Having a basic overdrive pedal is essential, but avoid cranking the gain on it. If you have a decent sounding amp, pegging pedals just muds it up. I use an overdrive pedal with the gain at about 9:00 and the level at 3:00. It pushes the amp's tubes just a bit more when you need it.

I've also found that pedals I like the sound of by themselves don't get used when others are toggled in. Think of your pedals in terms of how well they work together in different combinations.

Here's my setup:

1. Carvin A/B switch with two guitars in - out to tuner
2. Ibanez pedal tuner
3. Crybaby wah
4. Overdrive (started as a cheap Washburn Blues OD off e-bay, now modded)
5. Marshall Guvn'r (used for those few songs needing heavy distortion)
6. Rogue EQ (surprisingly, this works as well as the boss unit I used to have)
7. MXR phaser (an odd-ball, not the orange box, but has a big square switch and stereo outs)
8. Rockson Chorus (very subtle effect)
-out to amp
 

Splattle101

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Who does that?

"Hey man, gimme a 'G'"

*AHHHHHHHHHHHHHHHHHHHHHHHHHHHH*

*BEEEEYYOOOOOORRRRR, AAYYYYOOOORRRR*

"OK good, now a 'B.'"



:shock::shock::shock::shock::shock:
Well, actually...

I only got a tuner for my current band because it's a three piece and I have to play in three or four tunings, so I have three guitars that all need to be in tune when I pick them up.

But prior to that, where I would be playing lead in four or five piece bands, or just guitar in a straight rock three piece, I never used a tuner. I found that different tuners had varying degrees of accuracy, and most weren't very good. This was before the days of cheap strobe tuners. As a result, if the bassist and two guitarists each tune to their own tuner, there'd be three differently tuned instruments on stage and it sounded bad.

So I tuned to the bassist. I'd get a reference note (usually D), and tune my guitar from there. I was quicker at it than the most people are using a tuner. And my guitar sounded in tune. It didn't just look like it was in tune on the tuner. It sounded in tune.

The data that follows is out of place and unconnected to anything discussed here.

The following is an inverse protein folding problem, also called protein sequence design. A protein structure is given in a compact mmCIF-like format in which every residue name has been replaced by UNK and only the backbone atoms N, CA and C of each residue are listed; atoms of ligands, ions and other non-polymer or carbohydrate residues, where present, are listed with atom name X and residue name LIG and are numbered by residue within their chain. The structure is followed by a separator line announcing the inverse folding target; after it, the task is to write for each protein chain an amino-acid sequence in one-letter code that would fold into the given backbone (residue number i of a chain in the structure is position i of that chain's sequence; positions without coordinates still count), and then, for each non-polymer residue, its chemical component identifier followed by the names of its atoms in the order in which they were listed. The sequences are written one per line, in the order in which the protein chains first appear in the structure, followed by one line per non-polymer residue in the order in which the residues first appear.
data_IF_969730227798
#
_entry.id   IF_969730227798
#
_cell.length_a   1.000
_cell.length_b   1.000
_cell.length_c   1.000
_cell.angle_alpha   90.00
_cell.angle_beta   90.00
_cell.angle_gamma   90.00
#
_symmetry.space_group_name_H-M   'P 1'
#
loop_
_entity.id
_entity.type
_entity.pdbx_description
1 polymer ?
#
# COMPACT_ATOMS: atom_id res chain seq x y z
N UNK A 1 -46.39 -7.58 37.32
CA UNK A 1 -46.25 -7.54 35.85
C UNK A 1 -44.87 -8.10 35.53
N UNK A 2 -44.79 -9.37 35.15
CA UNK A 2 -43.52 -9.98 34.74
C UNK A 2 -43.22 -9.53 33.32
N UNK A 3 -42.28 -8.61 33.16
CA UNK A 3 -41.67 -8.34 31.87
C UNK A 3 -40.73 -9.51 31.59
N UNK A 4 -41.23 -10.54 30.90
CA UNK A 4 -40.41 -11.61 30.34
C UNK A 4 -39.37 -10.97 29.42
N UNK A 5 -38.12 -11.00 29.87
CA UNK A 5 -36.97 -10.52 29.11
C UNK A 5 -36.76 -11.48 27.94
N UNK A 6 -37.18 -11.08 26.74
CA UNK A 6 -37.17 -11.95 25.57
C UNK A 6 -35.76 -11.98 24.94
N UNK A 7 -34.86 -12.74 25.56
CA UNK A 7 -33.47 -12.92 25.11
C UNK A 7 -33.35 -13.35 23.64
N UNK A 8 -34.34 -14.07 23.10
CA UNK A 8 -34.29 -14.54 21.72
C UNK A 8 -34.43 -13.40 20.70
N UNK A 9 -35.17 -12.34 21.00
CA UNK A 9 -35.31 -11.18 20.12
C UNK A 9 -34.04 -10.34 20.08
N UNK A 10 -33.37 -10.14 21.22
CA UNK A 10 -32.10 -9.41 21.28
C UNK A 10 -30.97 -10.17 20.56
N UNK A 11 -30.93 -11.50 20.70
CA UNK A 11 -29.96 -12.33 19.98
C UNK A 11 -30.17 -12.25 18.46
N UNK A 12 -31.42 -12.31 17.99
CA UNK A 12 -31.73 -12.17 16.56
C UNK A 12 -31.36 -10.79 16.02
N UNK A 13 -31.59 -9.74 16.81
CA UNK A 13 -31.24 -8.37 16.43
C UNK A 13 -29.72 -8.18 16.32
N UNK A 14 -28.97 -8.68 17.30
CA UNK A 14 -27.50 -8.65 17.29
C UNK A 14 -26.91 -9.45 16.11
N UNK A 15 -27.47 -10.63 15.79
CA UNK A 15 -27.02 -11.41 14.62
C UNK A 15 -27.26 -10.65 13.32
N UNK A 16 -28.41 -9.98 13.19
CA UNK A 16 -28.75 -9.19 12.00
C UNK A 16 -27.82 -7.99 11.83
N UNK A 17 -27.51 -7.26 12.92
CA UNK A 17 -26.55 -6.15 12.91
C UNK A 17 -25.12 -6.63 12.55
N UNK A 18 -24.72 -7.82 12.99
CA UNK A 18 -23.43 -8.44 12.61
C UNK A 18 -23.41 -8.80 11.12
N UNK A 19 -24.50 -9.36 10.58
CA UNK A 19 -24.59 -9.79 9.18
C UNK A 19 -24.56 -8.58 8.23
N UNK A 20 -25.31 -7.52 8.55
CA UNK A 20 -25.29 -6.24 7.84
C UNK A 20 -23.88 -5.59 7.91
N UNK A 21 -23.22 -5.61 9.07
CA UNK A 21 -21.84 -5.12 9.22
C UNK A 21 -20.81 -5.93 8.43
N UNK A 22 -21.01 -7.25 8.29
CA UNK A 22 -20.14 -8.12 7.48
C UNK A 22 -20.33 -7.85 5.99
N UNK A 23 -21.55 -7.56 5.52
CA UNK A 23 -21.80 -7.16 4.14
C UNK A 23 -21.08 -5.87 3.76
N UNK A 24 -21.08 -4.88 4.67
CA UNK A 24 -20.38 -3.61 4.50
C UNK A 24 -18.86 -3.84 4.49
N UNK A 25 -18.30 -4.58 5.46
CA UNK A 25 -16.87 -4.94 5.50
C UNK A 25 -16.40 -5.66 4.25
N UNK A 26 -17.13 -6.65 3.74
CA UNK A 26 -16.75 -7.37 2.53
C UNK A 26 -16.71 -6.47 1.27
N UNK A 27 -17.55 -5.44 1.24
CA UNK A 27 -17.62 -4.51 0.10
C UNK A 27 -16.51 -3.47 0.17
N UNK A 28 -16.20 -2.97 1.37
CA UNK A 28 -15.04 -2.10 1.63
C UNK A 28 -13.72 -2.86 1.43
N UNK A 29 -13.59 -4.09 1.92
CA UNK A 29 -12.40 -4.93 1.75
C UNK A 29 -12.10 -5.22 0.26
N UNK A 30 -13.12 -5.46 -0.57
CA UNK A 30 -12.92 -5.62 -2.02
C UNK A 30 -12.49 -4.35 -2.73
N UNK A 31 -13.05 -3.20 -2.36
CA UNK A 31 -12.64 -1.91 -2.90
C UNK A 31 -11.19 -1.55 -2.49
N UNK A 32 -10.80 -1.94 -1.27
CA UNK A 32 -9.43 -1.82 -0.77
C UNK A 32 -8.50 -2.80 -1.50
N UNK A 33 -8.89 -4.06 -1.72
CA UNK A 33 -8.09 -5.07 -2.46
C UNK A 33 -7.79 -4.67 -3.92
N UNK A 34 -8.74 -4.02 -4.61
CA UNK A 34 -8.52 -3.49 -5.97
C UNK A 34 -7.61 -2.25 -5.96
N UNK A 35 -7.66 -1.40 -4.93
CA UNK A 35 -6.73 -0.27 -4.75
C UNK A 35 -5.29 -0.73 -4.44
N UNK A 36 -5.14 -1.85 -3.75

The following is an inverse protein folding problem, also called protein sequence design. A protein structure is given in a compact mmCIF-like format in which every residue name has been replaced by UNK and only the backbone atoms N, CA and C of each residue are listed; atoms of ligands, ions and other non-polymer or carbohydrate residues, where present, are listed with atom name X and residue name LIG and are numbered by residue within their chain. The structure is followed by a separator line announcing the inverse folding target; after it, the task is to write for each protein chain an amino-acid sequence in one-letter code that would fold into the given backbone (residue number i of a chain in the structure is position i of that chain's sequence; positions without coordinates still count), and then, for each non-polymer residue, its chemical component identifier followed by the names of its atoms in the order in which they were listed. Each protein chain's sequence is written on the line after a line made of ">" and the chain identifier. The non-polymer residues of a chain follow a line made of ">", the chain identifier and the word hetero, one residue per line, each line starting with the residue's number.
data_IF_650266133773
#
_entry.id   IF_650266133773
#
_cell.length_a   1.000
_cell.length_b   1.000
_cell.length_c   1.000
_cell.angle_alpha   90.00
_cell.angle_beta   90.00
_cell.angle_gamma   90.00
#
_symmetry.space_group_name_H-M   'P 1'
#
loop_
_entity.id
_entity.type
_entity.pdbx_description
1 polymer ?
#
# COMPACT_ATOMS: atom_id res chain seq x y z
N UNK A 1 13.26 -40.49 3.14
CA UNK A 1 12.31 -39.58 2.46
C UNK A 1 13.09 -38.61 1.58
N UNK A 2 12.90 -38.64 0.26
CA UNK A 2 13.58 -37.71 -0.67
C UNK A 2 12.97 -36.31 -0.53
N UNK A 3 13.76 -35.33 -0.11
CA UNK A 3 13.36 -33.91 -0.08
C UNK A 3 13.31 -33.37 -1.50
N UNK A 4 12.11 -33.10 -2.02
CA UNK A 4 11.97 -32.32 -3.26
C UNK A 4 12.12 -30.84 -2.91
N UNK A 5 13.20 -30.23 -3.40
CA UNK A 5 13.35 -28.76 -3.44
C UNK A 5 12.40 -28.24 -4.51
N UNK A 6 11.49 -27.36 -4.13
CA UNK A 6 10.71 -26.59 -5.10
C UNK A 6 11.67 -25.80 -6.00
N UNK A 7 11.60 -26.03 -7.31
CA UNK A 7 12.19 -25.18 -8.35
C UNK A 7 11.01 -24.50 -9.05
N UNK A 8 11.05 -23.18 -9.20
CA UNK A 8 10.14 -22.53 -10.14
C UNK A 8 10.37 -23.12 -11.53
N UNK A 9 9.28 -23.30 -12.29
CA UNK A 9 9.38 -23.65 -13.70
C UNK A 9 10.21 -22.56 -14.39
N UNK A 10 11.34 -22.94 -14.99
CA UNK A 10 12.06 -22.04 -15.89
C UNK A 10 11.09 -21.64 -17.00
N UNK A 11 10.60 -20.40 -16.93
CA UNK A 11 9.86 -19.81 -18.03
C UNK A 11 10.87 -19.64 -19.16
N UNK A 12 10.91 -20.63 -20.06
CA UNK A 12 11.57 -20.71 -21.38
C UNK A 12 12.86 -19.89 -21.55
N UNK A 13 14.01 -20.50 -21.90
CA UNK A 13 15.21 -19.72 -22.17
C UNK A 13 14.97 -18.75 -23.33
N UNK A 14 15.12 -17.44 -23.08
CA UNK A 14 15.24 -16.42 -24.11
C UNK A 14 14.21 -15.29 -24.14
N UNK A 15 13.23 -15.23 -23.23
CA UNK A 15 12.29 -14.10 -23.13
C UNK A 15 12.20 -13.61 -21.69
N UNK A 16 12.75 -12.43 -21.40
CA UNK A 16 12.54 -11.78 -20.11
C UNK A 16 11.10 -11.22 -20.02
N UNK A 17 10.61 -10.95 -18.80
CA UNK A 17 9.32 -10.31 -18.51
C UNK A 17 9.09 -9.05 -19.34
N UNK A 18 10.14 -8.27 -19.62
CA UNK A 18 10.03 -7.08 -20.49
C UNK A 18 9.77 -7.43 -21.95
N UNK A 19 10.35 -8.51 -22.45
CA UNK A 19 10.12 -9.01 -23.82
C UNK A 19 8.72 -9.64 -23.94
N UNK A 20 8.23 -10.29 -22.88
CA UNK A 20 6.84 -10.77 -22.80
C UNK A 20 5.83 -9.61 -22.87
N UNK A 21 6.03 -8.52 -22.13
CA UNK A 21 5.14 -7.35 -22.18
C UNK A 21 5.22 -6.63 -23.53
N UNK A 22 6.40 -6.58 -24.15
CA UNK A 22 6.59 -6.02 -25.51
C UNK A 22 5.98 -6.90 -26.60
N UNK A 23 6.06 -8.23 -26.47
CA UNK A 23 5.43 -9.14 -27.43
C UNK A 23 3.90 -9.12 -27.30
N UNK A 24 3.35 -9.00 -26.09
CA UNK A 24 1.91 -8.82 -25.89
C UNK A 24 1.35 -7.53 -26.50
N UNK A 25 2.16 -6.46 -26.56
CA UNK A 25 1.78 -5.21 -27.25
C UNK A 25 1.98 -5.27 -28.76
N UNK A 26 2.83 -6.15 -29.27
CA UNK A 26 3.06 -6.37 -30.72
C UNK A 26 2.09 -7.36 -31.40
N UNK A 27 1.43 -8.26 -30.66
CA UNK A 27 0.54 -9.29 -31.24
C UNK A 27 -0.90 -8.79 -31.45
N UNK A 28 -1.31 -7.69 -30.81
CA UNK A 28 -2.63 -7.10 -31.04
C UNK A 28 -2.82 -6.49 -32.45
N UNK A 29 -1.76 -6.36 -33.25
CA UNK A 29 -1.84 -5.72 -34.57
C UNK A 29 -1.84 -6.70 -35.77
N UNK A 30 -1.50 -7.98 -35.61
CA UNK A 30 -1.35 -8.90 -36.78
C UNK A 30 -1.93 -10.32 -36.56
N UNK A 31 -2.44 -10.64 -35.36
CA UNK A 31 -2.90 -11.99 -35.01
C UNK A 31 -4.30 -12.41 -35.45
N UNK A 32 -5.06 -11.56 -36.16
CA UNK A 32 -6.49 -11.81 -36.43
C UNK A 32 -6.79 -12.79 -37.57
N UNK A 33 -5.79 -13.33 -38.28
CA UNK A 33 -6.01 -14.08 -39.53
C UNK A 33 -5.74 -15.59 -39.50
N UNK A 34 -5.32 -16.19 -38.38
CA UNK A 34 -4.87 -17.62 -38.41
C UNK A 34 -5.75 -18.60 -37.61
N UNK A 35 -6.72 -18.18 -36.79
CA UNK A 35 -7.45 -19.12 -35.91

This last point might sound trivial, but it's not. I wish I had a dollar for every time I've heard an out-of-tune instrument that was 'in tune' according to somebody's tuner.

As I used to say to my students, 'If it sounds out-of-tune, it is. Regardless of what the tuner is telling you. You do not play guitar to please the tuner. You play to please your ear, and if your ears are telling you something, you'd do well to listen.'
 

Splattle101

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Oh yeah, to the OP, you don' HAVE to put anything at all in the effects loop. You can put the effects where you want them, and decide what sounds best.

Time-based effects - such as delay, phasers, chorus, etc - will sound cleaner and less noisy when used in a post preamp effects loop. But a very dry digital delay might actually sound BETTER in front of the preamp. Sure, it might be noisier, but it may also sound warmer. That might be more important to you than the noise.

Noise is an issue, as is hum, but it can be overstated. Most hum and noise can't be heard at all once the band is playing. So don't get too hung up on technical matters, and go for what sounds good.

The same goes for volume boosts. If you're running high gain settings a volume booster or OD pedal in front of your preamp might not produce anything except mush and shite. But if you're running medium to low gain, a booster in front can be exactly what you need. It will increase your gain just by shoving signal level into your amp. It will also affect your EQ (i.e., the voicing or sound or 'tone' of the instrument). This can be an excellent thing.

Again, what is best is what works best for you.
 

Mattdive

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As I used to say to my students, 'If it sounds out-of-tune, it is. Regardless of what the tuner is telling you. You do not play guitar to please the tuner. You play to please your ear, and if your ears are telling you something, you'd do well to listen.'
Well said! :dude:
 

lemeng

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I always use my volume knob. But it doesn't do vibe. That's all I'm saying.